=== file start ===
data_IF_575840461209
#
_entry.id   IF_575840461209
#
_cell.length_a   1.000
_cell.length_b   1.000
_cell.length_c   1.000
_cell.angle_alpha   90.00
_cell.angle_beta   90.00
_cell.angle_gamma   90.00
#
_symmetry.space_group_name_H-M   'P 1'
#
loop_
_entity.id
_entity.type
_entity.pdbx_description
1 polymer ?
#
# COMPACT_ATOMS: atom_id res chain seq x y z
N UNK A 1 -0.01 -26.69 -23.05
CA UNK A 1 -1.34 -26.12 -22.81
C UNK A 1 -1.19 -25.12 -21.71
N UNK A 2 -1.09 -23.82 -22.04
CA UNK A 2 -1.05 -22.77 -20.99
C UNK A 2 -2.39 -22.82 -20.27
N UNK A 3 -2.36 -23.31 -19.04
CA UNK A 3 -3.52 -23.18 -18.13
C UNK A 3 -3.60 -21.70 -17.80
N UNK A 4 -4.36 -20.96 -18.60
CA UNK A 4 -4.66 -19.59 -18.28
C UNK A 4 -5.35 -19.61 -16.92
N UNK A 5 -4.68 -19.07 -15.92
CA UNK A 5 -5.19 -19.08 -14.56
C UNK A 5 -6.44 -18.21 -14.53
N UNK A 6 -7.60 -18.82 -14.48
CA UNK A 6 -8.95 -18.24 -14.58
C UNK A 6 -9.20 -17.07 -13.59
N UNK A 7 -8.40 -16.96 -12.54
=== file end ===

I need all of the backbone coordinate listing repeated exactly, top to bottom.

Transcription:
data_IF_575840461209
#
_entry.id   IF_575840461209
#
_cell.length_a   1.000
_cell.length_b   1.000
_cell.length_c   1.000
_cell.angle_alpha   90.00
_cell.angle_beta   90.00
_cell.angle_gamma   90.00
#
_symmetry.space_group_name_H-M   'P 1'
#
loop_
_entity.id
_entity.type
_entity.pdbx_description
1 polymer ?
#
# COMPACT_ATOMS: atom_id res chain seq x y z
N UNK A 1 -0.01 -26.69 -23.05
CA UNK A 1 -1.34 -26.12 -22.81
C UNK A 1 -1.19 -25.12 -21.71
N UNK A 2 -1.09 -23.82 -22.04
CA UNK A 2 -1.05 -22.77 -20.99
C UNK A 2 -2.39 -22.82 -20.27
N UNK A 3 -2.36 -23.31 -19.04
CA UNK A 3 -3.52 -23.18 -18.13
C UNK A 3 -3.60 -21.70 -17.80
N UNK A 4 -4.36 -20.96 -18.60
CA UNK A 4 -4.66 -19.59 -18.28
C UNK A 4 -5.35 -19.61 -16.92
N UNK A 5 -4.68 -19.07 -15.92
CA UNK A 5 -5.19 -19.08 -14.56
C UNK A 5 -6.44 -18.21 -14.53
N UNK A 6 -7.60 -18.82 -14.48
CA UNK A 6 -8.95 -18.24 -14.58
C UNK A 6 -9.20 -17.07 -13.59
N UNK A 7 -8.40 -16.96 -12.54